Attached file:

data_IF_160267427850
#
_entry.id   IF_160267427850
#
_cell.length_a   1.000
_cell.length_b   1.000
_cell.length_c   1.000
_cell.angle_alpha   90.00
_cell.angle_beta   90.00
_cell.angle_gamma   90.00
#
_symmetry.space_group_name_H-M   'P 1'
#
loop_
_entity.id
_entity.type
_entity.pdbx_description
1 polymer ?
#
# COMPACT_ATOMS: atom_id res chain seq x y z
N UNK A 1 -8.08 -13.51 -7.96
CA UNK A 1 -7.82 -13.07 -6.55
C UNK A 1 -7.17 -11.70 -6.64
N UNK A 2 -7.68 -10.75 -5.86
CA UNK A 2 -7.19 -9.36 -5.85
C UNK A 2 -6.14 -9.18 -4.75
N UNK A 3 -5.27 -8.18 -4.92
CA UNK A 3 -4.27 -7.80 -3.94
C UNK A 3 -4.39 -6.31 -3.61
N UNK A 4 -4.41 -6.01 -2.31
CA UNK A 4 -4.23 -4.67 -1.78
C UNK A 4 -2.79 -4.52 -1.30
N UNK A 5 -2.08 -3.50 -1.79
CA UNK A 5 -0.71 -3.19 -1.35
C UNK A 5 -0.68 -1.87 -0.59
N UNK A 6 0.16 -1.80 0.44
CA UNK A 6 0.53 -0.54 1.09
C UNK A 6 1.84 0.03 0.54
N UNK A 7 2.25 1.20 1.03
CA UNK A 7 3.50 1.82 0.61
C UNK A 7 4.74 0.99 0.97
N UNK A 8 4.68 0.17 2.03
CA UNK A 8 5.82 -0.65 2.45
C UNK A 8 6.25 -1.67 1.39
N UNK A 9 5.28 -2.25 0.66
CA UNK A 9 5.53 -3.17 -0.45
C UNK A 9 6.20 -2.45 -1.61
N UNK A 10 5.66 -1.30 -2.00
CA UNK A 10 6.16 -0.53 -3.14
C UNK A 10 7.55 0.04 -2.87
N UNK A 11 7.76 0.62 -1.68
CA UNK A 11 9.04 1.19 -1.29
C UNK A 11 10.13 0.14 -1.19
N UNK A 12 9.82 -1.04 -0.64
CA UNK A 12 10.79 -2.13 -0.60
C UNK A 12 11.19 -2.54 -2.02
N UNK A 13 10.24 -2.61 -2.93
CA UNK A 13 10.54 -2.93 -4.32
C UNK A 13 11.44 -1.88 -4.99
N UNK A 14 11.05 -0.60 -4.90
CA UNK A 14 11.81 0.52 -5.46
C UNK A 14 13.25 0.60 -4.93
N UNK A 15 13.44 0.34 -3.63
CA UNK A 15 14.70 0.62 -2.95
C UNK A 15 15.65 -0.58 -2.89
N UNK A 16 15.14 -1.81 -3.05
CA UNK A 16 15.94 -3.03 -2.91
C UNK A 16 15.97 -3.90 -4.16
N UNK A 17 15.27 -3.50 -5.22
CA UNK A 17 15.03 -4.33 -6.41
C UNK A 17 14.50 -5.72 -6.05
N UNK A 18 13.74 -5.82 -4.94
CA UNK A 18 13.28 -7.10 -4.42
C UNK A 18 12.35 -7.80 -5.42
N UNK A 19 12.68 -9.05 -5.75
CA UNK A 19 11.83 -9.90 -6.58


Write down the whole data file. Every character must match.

data_IF_160267427850
#
_entry.id   IF_160267427850
#
_cell.length_a   1.000
_cell.length_b   1.000
_cell.length_c   1.000
_cell.angle_alpha   90.00
_cell.angle_beta   90.00
_cell.angle_gamma   90.00
#
_symmetry.space_group_name_H-M   'P 1'
#
loop_
_entity.id
_entity.type
_entity.pdbx_description
1 polymer ?
#
# COMPACT_ATOMS: atom_id res chain seq x y z
N UNK A 1 -8.08 -13.51 -7.96
CA UNK A 1 -7.82 -13.07 -6.55
C UNK A 1 -7.17 -11.70 -6.64
N UNK A 2 -7.68 -10.75 -5.86
CA UNK A 2 -7.19 -9.36 -5.85
C UNK A 2 -6.14 -9.18 -4.75
N UNK A 3 -5.27 -8.18 -4.92
CA UNK A 3 -4.27 -7.80 -3.94
C UNK A 3 -4.39 -6.31 -3.61
N UNK A 4 -4.41 -6.01 -2.31
CA UNK A 4 -4.23 -4.67 -1.78
C UNK A 4 -2.79 -4.52 -1.30
N UNK A 5 -2.08 -3.50 -1.79
CA UNK A 5 -0.71 -3.19 -1.35
C UNK A 5 -0.68 -1.87 -0.59
N UNK A 6 0.16 -1.80 0.44
CA UNK A 6 0.53 -0.54 1.09
C UNK A 6 1.84 0.03 0.54
N UNK A 7 2.25 1.20 1.03
CA UNK A 7 3.50 1.82 0.61
C UNK A 7 4.74 0.99 0.97
N UNK A 8 4.68 0.17 2.03
CA UNK A 8 5.82 -0.65 2.45
C UNK A 8 6.25 -1.67 1.39
N UNK A 9 5.28 -2.25 0.66
CA UNK A 9 5.53 -3.17 -0.45
C UNK A 9 6.20 -2.45 -1.61
N UNK A 10 5.66 -1.30 -2.00
CA UNK A 10 6.16 -0.53 -3.14
C UNK A 10 7.55 0.04 -2.87
N UNK A 11 7.76 0.62 -1.68
CA UNK A 11 9.04 1.19 -1.29
C UNK A 11 10.13 0.14 -1.19
N UNK A 12 9.82 -1.04 -0.64
CA UNK A 12 10.79 -2.13 -0.60
C UNK A 12 11.19 -2.54 -2.02
N UNK A 13 10.24 -2.61 -2.93
CA UNK A 13 10.54 -2.93 -4.32
C UNK A 13 11.44 -1.88 -4.99
N UNK A 14 11.05 -0.60 -4.90
CA UNK A 14 11.81 0.52 -5.46
C UNK A 14 13.25 0.60 -4.93
N UNK A 15 13.44 0.34 -3.63
CA UNK A 15 14.70 0.62 -2.95
C UNK A 15 15.65 -0.58 -2.89
N UNK A 16 15.14 -1.81 -3.05
CA UNK A 16 15.94 -3.03 -2.91
C UNK A 16 15.97 -3.90 -4.16
N UNK A 17 15.27 -3.50 -5.22
CA UNK A 17 15.03 -4.33 -6.41
C UNK A 17 14.50 -5.72 -6.05
N UNK A 18 13.74 -5.82 -4.94
CA UNK A 18 13.28 -7.10 -4.42
C UNK A 18 12.35 -7.80 -5.42
N UNK A 19 12.68 -9.05 -5.75
CA UNK A 19 11.83 -9.90 -6.58